Editor's note: October is National Bullying Prevention Month, and a series of events to raise awareness of the issue and tackle bullying are being held throughout the month, starting Saturday, October 5 with a "Run, Walk, Roll Against Bullying" in Bloomington. For more information, see /www.pacer.org/bullying/nbpm/.
Our content partner Children's Hospitals and Clinics of Minnesota offers a range of resources to help bullied kids, and submitted this real-life story.
Kelly was bullied every day. First on the school bus. Then in her classroom. She was called “every name in the book.”
It went on for months, and her parents never knew.
Then, one day the bullying turned physically violent. Kelly was sitting quietly at her desk, her mom Lynn Miland described, when a student began repeatedly hitting her in the head. A teacher had to remove the student.
“I felt helpless to protect my daughter,” Miland said.
While Kelly had been bullied previously for months and months, it escalated when she moved to high school, Miland said. Transitioning from one school to another is a common time for kids to be bullied. And Kelly, on the autism spectrum, was an easy target.
“It can be hard to be different in any way especially during the early teen years,” said Dr. Michael Troy, Medical Director of Behavioral Health Services at Children’s Hospitals and Clinics of Minnesota.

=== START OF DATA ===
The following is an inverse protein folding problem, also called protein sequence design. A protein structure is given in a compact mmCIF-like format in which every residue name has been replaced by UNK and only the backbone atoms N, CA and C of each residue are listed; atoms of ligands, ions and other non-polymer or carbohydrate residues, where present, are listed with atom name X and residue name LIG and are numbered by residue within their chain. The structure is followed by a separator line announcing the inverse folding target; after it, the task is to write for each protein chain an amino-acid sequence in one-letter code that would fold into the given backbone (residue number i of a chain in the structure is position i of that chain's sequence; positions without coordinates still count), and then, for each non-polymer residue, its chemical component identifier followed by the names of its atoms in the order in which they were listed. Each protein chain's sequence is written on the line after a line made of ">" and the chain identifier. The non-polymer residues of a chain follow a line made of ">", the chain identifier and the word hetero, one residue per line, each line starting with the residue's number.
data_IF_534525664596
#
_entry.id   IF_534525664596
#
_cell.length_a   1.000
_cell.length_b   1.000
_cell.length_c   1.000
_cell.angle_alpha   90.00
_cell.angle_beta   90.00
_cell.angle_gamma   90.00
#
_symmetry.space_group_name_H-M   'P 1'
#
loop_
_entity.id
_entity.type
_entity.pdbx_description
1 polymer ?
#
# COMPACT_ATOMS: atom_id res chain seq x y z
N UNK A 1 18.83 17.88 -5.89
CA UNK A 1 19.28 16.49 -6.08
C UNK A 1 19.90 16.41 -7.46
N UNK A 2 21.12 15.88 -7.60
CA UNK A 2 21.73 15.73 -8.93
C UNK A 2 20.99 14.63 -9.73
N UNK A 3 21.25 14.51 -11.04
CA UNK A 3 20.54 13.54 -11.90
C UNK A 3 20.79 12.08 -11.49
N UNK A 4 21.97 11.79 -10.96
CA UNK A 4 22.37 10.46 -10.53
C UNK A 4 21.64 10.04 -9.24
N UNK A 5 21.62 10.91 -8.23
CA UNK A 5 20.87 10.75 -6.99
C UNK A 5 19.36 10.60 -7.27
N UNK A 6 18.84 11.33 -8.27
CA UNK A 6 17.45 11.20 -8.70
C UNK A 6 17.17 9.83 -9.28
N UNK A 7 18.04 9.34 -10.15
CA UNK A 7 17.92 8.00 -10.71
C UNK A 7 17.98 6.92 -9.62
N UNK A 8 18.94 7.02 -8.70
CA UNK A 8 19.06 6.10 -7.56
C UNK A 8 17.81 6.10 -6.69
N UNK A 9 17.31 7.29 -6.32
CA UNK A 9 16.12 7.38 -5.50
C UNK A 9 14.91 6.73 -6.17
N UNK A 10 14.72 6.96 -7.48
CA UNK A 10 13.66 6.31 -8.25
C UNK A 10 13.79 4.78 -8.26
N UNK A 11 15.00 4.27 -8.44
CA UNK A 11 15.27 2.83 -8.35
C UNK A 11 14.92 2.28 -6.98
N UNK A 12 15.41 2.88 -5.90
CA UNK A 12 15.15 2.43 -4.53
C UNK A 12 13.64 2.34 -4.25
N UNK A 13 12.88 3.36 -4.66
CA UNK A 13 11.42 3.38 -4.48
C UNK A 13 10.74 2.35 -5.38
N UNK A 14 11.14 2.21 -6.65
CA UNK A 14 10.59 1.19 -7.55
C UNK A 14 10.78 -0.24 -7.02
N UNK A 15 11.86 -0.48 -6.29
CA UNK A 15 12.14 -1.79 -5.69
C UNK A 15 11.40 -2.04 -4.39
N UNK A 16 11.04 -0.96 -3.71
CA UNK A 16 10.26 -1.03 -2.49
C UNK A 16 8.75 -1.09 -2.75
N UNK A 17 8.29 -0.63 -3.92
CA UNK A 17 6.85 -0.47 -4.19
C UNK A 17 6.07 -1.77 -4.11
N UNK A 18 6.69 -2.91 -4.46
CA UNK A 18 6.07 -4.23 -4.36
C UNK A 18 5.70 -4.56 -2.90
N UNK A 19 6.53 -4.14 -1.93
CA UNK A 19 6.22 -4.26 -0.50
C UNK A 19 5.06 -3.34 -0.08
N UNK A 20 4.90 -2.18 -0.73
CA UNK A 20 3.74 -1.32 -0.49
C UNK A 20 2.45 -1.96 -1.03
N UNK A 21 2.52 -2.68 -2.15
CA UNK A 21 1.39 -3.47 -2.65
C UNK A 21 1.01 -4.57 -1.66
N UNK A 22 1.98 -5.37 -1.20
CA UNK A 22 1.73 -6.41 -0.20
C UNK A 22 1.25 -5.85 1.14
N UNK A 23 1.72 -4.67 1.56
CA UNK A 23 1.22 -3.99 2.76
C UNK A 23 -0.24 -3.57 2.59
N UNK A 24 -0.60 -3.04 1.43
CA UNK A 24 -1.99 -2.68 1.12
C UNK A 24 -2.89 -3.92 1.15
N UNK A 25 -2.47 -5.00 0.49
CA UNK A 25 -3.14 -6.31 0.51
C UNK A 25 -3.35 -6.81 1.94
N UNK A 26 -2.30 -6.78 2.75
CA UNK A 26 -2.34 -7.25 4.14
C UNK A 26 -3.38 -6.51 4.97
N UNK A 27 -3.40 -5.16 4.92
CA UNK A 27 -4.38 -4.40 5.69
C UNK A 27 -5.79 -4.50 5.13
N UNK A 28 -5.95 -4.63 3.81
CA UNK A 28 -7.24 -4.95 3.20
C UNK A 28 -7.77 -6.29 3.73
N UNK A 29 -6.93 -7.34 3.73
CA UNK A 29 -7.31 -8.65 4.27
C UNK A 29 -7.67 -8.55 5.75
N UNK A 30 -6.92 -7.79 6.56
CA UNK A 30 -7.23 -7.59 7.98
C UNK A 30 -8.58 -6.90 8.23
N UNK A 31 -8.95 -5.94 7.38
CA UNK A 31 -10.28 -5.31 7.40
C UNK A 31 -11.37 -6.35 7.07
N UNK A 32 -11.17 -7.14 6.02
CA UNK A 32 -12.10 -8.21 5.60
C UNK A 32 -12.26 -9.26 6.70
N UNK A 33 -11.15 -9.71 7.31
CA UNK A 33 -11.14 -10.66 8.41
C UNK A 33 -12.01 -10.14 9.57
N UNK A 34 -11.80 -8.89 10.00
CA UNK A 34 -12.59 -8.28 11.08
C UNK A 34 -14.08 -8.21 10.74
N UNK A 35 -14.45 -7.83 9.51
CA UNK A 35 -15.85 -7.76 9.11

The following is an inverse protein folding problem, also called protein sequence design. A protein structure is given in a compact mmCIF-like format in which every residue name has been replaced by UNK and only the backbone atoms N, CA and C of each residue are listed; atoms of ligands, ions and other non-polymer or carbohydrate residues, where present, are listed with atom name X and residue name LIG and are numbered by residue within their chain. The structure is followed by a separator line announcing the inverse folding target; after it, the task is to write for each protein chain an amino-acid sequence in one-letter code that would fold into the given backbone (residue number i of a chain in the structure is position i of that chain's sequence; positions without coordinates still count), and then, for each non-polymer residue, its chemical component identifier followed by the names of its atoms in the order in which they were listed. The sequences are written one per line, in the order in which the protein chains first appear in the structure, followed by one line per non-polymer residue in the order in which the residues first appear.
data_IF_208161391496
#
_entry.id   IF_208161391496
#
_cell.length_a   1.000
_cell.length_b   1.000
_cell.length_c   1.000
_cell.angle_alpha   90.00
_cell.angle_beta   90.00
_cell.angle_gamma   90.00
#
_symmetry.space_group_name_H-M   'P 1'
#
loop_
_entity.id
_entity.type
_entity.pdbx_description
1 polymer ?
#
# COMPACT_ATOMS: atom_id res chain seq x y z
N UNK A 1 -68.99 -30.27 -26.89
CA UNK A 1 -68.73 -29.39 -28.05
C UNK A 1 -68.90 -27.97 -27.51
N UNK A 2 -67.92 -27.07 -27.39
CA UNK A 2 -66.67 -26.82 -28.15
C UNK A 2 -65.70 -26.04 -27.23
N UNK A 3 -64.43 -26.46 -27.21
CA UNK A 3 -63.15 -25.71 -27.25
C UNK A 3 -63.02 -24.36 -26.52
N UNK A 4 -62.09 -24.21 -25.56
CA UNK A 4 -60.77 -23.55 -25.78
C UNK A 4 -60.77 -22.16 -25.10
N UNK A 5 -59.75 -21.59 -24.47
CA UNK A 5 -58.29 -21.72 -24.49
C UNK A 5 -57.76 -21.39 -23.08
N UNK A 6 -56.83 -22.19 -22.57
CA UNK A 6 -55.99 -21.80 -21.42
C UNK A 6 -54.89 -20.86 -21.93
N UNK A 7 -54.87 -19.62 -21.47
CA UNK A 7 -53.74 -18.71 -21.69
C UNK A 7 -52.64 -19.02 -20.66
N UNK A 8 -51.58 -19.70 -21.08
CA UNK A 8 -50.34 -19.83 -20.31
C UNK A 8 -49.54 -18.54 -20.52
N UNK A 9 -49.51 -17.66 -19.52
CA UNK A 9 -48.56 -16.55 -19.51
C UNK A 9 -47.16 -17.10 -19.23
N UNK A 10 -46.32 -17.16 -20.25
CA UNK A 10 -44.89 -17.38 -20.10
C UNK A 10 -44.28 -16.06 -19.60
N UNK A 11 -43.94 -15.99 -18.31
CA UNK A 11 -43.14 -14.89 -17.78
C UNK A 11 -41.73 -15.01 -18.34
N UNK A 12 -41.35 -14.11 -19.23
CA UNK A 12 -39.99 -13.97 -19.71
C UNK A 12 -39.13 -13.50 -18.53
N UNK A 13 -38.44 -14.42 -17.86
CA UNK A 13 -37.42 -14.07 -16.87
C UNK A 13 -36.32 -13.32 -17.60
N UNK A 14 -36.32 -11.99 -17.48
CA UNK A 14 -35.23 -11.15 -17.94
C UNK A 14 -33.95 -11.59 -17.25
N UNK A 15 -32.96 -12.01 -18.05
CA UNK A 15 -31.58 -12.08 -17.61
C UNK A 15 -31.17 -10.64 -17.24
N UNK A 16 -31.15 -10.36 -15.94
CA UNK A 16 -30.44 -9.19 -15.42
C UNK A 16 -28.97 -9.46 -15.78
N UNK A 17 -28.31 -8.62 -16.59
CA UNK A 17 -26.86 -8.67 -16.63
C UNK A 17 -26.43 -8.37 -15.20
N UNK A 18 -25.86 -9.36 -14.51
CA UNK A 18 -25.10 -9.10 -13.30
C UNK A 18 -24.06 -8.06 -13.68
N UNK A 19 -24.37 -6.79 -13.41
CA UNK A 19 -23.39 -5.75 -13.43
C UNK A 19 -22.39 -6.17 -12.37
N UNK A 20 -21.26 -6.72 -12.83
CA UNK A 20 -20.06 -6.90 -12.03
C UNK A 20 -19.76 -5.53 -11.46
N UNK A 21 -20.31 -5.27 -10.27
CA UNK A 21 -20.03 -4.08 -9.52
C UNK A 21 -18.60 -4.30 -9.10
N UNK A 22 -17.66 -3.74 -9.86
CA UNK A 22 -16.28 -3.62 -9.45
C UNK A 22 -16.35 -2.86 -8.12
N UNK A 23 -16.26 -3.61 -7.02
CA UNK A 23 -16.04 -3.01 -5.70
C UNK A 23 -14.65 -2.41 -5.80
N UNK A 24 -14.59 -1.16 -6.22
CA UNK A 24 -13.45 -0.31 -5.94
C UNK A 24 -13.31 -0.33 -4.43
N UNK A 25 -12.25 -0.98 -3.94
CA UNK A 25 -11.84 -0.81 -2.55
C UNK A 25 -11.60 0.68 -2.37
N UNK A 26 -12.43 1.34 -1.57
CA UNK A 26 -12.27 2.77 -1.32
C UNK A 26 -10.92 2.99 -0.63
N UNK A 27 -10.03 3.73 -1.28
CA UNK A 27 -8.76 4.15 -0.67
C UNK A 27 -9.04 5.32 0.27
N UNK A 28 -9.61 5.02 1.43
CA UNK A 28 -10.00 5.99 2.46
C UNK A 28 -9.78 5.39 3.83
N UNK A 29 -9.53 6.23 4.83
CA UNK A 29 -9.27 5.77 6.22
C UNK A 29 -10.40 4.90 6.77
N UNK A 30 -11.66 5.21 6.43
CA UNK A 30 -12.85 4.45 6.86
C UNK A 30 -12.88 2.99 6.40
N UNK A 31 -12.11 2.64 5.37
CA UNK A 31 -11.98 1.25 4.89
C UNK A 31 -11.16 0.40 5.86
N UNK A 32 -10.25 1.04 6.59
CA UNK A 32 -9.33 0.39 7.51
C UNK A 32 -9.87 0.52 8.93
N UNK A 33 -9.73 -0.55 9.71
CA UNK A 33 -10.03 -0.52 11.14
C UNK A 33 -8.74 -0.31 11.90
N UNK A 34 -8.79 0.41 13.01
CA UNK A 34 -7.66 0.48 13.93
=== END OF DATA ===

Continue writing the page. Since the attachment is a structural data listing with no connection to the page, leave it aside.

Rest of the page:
While anyone can be bullied, targets of bullying have some common traits, including being different in behavior. Children who act differently due to developmental problems, psychological conditions, behavior disorders or aggressive medical treatment can be targets.
During early adolescence, anything that makes a child different from most of his or her peers is potentially problematic, even positive differences like being tall or smart, or having a musical talent, Troy said.
But, it’s especially hard for children with physical or mental differences who can’t modify them, he said.
As an adolescent, learning to negotiate the social world is a key developmental task. Something like autism spectrum disorder can make social communication difficult, Troy said. Consequently, since this is a time when the demand is greatest to learn and use social skills, it can also be a time that kids on this spectrum can be especially vulnerable to bullying.
Additionally, other kids who may be feeling insecure about their own social status, may resort to teasing or bullying peers they see as more vulnerable in an attempt to protect their own fragile self-esteem, Troy said.
When Kelly was initially bullied, her teacher told her to ignore it, Miland said. Kelly took this suggestion quite literally and didn’t say anything to anyone, even as the bullying continued to escalate.
“Never should a student who is being bullied be left to resolve a bullying situation. It’s really about an imbalance of power. If the adults don’t step in, it can really escalate,” Miland said.
After the incident and talking with school authorities, she reassured her daughter she wouldn’t be bullied again. But, when Kelly’s bus arrived near their home, it carried the same student who had been bullying Kelly for months.